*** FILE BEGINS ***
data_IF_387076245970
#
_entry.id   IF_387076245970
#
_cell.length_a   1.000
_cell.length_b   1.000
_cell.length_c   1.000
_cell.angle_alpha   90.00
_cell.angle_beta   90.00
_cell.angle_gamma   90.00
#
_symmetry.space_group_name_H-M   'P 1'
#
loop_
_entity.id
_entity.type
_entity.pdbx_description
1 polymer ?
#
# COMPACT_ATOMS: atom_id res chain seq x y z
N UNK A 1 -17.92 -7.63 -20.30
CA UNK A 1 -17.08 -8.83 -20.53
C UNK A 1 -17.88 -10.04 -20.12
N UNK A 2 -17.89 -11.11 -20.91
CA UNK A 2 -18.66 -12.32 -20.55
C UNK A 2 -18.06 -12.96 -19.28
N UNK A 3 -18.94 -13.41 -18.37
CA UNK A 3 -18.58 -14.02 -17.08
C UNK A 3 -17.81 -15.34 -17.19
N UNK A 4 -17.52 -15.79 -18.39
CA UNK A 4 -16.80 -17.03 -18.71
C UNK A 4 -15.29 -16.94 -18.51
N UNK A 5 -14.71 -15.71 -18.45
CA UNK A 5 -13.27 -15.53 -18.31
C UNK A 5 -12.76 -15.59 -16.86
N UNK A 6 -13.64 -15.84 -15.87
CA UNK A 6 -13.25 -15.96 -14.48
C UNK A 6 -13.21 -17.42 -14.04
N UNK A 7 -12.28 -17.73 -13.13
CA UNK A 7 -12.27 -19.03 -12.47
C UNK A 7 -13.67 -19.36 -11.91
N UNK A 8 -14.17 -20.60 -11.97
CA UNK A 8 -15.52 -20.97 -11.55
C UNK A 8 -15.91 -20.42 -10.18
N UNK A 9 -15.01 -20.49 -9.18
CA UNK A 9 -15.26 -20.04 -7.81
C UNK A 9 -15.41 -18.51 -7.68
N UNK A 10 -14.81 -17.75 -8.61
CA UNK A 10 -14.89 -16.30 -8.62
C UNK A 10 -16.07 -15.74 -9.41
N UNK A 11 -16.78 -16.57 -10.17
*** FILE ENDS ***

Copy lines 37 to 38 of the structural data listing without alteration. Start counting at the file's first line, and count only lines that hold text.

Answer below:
CA UNK A 6 -13.25 -15.96 -14.48
C UNK A 6 -13.21 -17.42 -14.04